It is amazing what a little water can do for our thirsty valley.
This morning at the farm everything felt like impending rain. The smell in the air, the quiet, how vibrantly green the plants look under cloudy skies.
It felt like the landscape was anticipating the coming storm as much as the rest of us. Sadly, the skies didn’t open up as we’d all hoped, but the air feels fresh, the sky is clear, and the layers of red dust in garden are washed clean.
While many plants, such as the tomatoes, are winding down for the season, we do have some new seedlings in the garden. The most recent addition to the rows at the the farm project are newly planted heirloom radishes. (We like to keep a constant supply coming into our kitchens. More on how we achieve that here.) We’re currently growing Red Meat, D’avignon, and Easter Egg varieties.
If a Red Meat Radish sounds strange and unusual to you (as it did to me), you might already know them as a Watermelon radish. A little about them from winterridgefoods.com:
The Watermelon radish, also known as Rooseheart or Red Meat, is an heirloom Chinese Daikon radish. It is a member of the Brassica (mustard) family along with arugula, broccoli and turnips.
Watermelon radishes are edible globular roots attached to thin stems and wavy green leaves. Their exteriors are creamy white with pale green shoulders, a sign of the chlorophyll it received from exposure to the sun. Watermelon radish flesh is white closest to the exterior and becomes bright, circular striations of pink and magenta toward the center. Hence, the watermelon reference.
Our beloved starter at the girl & the fig, the heirloom radishes (mixed seasonal radishes, anchovy butter & grey sea salt) is the happy end result -which was captured this week at “the fig” by the talented Jen Lover. (Also, more on anchovy butter to come.)
It’s interesting to me that many of the recipes that are so “in” at the moment came about as ways to store food before there was refrigeration. Shrubs, ferments, jams, jellies, confit, cheese, charcuterie…the list is really endless and endlessly fascinating. For me the take-away of this is that age-old, time-tested recipes will never go out of style!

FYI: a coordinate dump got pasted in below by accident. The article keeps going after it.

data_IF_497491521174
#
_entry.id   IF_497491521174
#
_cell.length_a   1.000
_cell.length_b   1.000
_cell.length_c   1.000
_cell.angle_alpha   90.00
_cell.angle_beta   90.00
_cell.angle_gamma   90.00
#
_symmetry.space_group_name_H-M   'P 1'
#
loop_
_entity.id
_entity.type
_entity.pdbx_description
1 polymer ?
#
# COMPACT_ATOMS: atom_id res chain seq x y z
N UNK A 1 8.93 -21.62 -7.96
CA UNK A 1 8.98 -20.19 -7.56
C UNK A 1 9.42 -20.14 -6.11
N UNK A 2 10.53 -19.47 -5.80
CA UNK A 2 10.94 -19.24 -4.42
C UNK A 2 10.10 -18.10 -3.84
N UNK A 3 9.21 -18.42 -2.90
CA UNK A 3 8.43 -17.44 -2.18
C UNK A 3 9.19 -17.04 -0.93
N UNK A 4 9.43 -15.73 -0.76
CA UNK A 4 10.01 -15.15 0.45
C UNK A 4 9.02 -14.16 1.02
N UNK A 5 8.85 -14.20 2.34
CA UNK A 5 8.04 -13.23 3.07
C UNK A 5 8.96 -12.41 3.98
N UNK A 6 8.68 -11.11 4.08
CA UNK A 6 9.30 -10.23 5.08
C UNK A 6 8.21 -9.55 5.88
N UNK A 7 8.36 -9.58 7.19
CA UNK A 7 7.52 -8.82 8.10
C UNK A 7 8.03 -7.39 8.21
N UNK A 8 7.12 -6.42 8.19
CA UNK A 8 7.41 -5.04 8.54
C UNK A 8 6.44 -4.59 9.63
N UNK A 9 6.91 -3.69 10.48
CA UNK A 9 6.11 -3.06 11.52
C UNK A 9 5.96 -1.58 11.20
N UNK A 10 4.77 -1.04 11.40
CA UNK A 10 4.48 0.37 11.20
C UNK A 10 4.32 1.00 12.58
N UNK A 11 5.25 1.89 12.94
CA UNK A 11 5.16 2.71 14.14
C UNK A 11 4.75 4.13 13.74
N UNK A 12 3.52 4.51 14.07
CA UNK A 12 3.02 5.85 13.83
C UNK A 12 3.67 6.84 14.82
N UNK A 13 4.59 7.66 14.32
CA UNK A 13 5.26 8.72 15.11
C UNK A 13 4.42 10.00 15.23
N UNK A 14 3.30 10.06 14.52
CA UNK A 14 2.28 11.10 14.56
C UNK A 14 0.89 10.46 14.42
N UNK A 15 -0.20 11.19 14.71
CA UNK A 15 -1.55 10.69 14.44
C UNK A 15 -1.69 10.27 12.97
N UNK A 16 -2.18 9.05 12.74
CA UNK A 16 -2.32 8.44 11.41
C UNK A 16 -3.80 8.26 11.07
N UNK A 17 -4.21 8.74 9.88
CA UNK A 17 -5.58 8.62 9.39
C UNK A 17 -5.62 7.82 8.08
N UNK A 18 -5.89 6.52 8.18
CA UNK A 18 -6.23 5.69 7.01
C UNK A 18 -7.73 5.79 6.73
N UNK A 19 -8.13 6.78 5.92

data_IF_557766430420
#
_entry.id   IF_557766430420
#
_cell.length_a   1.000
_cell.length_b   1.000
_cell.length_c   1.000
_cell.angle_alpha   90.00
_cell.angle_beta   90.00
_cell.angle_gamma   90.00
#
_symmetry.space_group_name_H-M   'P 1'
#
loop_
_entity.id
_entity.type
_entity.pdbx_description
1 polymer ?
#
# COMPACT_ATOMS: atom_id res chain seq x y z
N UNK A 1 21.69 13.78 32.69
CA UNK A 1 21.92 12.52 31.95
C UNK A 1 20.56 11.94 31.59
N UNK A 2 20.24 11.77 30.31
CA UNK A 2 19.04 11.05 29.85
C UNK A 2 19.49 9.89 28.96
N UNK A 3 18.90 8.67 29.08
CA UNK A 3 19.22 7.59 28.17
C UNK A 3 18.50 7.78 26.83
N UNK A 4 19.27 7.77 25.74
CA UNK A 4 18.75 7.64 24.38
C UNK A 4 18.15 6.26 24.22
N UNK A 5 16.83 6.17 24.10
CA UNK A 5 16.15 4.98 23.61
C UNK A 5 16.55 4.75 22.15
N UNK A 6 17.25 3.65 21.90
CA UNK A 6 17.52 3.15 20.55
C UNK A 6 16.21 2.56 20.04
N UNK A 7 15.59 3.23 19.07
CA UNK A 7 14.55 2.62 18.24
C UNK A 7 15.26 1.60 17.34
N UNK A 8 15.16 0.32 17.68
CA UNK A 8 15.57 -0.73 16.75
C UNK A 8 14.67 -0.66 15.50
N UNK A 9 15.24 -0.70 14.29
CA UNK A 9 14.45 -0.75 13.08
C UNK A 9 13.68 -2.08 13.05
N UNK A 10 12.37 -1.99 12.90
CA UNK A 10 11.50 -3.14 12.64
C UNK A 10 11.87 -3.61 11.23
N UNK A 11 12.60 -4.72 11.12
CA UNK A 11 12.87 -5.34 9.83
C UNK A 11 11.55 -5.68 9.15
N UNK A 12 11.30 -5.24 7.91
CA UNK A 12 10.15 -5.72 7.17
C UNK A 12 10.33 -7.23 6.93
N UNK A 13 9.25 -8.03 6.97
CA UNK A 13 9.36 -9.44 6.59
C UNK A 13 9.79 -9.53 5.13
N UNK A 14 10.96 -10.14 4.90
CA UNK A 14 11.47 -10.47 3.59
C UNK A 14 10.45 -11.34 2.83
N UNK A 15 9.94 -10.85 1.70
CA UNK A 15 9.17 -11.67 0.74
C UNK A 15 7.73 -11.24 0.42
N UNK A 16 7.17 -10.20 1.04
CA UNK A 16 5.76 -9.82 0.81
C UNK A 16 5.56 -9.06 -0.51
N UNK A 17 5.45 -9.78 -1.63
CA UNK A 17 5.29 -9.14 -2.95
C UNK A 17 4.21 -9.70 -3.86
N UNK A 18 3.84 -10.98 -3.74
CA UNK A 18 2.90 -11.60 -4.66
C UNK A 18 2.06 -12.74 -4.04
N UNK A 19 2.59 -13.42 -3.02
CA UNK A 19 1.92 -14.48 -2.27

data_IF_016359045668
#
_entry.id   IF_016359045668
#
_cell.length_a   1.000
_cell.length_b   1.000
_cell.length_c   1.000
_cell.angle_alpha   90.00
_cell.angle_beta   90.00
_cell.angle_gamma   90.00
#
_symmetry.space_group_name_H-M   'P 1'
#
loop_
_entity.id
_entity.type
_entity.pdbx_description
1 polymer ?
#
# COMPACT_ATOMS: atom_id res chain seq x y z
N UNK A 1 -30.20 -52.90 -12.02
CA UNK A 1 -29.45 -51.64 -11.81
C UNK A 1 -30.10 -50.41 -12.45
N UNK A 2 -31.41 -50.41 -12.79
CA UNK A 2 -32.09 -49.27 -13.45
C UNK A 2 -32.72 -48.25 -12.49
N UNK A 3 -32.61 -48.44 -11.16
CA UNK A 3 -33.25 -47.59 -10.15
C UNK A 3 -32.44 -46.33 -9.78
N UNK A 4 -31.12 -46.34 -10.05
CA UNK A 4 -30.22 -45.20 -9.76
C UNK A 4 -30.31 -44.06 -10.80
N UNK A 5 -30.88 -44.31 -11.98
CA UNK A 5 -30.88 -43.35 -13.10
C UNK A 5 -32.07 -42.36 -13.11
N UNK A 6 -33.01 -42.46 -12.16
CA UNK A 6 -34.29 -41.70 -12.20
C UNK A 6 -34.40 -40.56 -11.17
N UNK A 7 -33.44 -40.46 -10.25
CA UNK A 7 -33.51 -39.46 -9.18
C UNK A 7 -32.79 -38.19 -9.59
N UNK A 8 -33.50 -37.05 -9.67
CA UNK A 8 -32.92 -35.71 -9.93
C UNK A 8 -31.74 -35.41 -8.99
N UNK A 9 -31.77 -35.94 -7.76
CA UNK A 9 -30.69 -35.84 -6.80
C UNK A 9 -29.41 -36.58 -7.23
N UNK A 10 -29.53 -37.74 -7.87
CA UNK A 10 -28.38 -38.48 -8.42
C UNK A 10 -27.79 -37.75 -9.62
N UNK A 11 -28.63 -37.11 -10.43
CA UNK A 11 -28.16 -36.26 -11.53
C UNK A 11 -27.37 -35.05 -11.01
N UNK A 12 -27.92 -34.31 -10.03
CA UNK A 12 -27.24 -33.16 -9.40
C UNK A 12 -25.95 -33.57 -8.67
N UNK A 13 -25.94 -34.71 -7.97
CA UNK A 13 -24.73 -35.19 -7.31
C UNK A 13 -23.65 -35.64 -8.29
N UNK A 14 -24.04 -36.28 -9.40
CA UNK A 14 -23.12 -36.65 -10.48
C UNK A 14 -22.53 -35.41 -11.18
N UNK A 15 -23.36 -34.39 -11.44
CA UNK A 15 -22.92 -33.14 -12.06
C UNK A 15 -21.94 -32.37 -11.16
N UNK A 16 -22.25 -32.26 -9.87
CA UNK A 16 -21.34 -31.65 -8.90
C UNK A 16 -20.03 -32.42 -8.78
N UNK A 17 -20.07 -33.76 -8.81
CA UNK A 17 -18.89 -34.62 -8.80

I also enjoy new spins on old classics. For instance, this month on the the girl & the fig menu there have been quite a few garden preserves among our offerings, but these are not your grandma’s jam recipes: apple-quince butter paired with our duck liver mousse, green tomato jam (on the MANO FORMATE BLT), bacon marmalade…getting hungry?
Which made it seem like the right time to talk about preserving for winter. When I first started gardening, I froze everything that I had in over-abundance. This makes for some awesome fruit smoothies in the middle of winter, but isn’t always the most space or cost-effective method of storing (especially if you’re thinking in terms of electrical use, carbon footprint, ect.)
So, today, an exploration of some classic techniques for preserving (as well as some recipes), that will have you enjoying your garden produce (or ours) long into winter!
Like all of the methods I’ll mention today, shrubs originated as a food preservation technique that dates back to the days before refrigeration. To prolong the life of ripe fruits, adding them to a crock with a good amount of sugar would transform them within a few weeks to vinegar. This vinegar, though, has the bright, fragrant fruit flavors and could be better described as a vinegar “syrup.” As Serious Eats better puts it, “a proper shrub has a flavor that’s both tart and sweet, so it stimulates the appetite while quenching thirst.”
The acidity of shrubs is in par what’s spurred their revival in popularity as an aperitif.
For instructions on creating your own shrubs, here is a good read.
For a signature “fig” cocktail recipe using our house-made shrubs, check out this article.
Confit which comes from the French verb confire (to prepare), is one of the oldest ways to preserve food, and was used long before refrigeration was invented. The term was first used in medieval times and applied to fruits cooked and preserved in sugar. Most often we think of confit as it applies to meats (cooked slowly at low temperatures and stored in fat), but fruits and veggies can also be stored this way.
If you’re interested in confits, I highly recommend this article by SALT & FAT. It’s hilarious and informative.
Confit is a fancy food-word. If you’re eating confit, there’s probably Salad Périgourdine and beurre blanc on the plate, and a Côtes du Rhône or something on the table. And sure, confit is a high-point of fancy cooking, but its roots are humble. If European farmers could invent it and then use it for centuries, we fancy, modern people can use it in the fancy-free dishes we make in our fancy, modern kitchens. Let’s demystify!
I don’t believe that pickles need much in the way of an introduction. What I will share with you is Sondra’s recipes for tart and sweet & sour pickles (full article here) made with our own Sharecropper line of spices:
Human history owes a lot to beans. They’re one of the longest-cultivated plants: gathered in their wild state in Afghanistan and the Himalayas prior to seventh millennium BCE, deposited in tombs with the ancient Egyptians, made mention of in the Iliad, and sown in the “Three Sisters” plantings of Native Americans. All this to say, people love beans. And with good reason.